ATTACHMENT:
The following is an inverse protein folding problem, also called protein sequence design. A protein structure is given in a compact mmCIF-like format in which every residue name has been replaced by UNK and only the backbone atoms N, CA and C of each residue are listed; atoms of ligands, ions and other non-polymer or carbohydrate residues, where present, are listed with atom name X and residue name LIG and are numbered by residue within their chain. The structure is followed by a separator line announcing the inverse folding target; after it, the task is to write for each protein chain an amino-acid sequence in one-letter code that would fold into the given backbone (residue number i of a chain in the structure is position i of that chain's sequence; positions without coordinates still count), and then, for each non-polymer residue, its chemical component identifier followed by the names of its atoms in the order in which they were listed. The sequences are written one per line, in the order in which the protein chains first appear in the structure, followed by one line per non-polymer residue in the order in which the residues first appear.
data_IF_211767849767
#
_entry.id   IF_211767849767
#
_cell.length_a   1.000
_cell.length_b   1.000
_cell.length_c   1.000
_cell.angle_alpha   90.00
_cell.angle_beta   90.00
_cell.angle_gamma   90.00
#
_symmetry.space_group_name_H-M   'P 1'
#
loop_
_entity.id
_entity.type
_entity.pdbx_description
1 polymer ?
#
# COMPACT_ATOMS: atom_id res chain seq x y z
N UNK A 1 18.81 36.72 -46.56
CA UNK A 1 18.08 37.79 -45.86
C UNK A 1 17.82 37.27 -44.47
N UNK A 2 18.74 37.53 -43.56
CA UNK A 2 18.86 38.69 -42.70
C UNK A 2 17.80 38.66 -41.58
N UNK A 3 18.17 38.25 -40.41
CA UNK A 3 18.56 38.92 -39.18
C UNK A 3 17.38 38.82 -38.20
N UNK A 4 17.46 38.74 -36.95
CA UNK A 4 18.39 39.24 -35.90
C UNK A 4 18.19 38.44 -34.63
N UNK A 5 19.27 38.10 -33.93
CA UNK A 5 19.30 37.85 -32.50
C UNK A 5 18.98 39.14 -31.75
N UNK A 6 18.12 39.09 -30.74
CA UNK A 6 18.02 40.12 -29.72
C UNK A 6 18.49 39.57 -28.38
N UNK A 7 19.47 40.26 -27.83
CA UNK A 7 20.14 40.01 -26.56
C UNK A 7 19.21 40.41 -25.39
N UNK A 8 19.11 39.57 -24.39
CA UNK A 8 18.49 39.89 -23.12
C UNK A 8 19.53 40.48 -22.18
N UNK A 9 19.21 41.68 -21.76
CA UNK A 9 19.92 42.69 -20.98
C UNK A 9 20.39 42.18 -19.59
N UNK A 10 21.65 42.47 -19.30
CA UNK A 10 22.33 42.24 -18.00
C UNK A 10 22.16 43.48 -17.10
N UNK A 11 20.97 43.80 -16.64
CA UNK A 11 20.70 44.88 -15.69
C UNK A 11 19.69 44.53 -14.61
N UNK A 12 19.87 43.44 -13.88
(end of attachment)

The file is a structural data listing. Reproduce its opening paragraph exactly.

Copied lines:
The following is an inverse protein folding problem, also called protein sequence design. A protein structure is given in a compact mmCIF-like format in which every residue name has been replaced by UNK and only the backbone atoms N, CA and C of each residue are listed; atoms of ligands, ions and other non-polymer or carbohydrate residues, where present, are listed with atom name X and residue name LIG and are numbered by residue within their chain. The structure is followed by a separator line announcing the inverse folding target; after it, the task is to write for each protein chain an amino-acid sequence in one-letter code that would fold into the given backbone (residue number i of a chain in the structure is position i of that chain's sequence; positions without coordinates still count), and then, for each non-polymer residue, its chemical component identifier followed by the names of its atoms in the order in which they were listed. The sequences are written one per line, in the order in which the protein chains first appear in the structure, followed by one line per non-polymer residue in the order in which the residues first appear.